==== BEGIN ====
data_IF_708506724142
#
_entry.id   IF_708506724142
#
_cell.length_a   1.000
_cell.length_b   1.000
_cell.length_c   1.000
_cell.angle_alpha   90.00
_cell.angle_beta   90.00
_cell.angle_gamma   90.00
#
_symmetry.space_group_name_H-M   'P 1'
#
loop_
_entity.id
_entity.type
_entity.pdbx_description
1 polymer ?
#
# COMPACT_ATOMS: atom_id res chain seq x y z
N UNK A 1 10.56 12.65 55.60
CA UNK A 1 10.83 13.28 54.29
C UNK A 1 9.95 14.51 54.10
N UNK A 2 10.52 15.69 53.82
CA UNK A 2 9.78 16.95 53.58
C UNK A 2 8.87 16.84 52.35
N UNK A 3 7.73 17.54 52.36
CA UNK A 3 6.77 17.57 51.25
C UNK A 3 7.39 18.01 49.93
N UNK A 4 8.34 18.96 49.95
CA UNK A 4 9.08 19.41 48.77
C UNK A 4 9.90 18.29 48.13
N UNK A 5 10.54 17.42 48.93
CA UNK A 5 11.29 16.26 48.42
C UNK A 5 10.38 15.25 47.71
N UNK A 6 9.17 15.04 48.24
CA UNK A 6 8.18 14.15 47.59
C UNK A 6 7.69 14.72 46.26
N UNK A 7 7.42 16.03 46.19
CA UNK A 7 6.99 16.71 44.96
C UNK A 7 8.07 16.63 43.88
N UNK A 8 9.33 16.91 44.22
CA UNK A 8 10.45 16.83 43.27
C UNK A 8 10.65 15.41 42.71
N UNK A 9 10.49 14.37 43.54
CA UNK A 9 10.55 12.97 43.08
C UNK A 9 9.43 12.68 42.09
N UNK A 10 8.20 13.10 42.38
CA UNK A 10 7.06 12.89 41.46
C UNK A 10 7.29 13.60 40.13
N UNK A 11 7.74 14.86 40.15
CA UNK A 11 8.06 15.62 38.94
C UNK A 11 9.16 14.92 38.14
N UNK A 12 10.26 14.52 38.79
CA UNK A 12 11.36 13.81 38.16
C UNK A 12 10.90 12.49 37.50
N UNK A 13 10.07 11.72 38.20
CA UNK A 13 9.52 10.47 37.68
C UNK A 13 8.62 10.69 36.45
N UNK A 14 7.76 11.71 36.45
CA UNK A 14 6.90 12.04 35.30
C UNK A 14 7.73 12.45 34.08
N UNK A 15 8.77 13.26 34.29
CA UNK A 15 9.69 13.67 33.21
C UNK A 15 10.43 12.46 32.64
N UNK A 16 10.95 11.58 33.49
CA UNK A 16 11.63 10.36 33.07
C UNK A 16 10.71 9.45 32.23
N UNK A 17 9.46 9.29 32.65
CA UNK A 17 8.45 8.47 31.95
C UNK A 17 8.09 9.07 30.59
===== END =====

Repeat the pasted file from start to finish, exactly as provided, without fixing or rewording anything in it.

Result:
data_IF_708506724142
#
_entry.id   IF_708506724142
#
_cell.length_a   1.000
_cell.length_b   1.000
_cell.length_c   1.000
_cell.angle_alpha   90.00
_cell.angle_beta   90.00
_cell.angle_gamma   90.00
#
_symmetry.space_group_name_H-M   'P 1'
#
loop_
_entity.id
_entity.type
_entity.pdbx_description
1 polymer ?
#
# COMPACT_ATOMS: atom_id res chain seq x y z
N UNK A 1 10.56 12.65 55.60
CA UNK A 1 10.83 13.28 54.29
C UNK A 1 9.95 14.51 54.10
N UNK A 2 10.52 15.69 53.82
CA UNK A 2 9.78 16.95 53.58
C UNK A 2 8.87 16.84 52.35
N UNK A 3 7.73 17.54 52.36
CA UNK A 3 6.77 17.57 51.25
C UNK A 3 7.39 18.01 49.93
N UNK A 4 8.34 18.96 49.95
CA UNK A 4 9.08 19.41 48.77
C UNK A 4 9.90 18.29 48.13
N UNK A 5 10.54 17.42 48.93
CA UNK A 5 11.29 16.26 48.42
C UNK A 5 10.38 15.25 47.71
N UNK A 6 9.17 15.04 48.24
CA UNK A 6 8.18 14.15 47.59
C UNK A 6 7.69 14.72 46.26
N UNK A 7 7.42 16.03 46.19
CA UNK A 7 6.99 16.71 44.96
C UNK A 7 8.07 16.63 43.88
N UNK A 8 9.33 16.91 44.22
CA UNK A 8 10.45 16.83 43.27
C UNK A 8 10.65 15.41 42.71
N UNK A 9 10.49 14.37 43.54
CA UNK A 9 10.55 12.97 43.08
C UNK A 9 9.43 12.68 42.09
N UNK A 10 8.20 13.10 42.38
CA UNK A 10 7.06 12.89 41.46
C UNK A 10 7.29 13.60 40.13
N UNK A 11 7.74 14.86 40.15
CA UNK A 11 8.06 15.62 38.94
C UNK A 11 9.16 14.92 38.14
N UNK A 12 10.26 14.52 38.79
CA UNK A 12 11.36 13.81 38.16
C UNK A 12 10.90 12.49 37.50
N UNK A 13 10.07 11.72 38.20
CA UNK A 13 9.52 10.47 37.68
C UNK A 13 8.62 10.69 36.45
N UNK A 14 7.76 11.71 36.45
CA UNK A 14 6.90 12.04 35.30
C UNK A 14 7.73 12.45 34.08
N UNK A 15 8.77 13.26 34.29
CA UNK A 15 9.69 13.67 33.21
C UNK A 15 10.43 12.46 32.64
N UNK A 16 10.95 11.58 33.49
CA UNK A 16 11.63 10.36 33.07
C UNK A 16 10.71 9.45 32.23
N UNK A 17 9.46 9.29 32.65
CA UNK A 17 8.45 8.47 31.95
C UNK A 17 8.09 9.07 30.59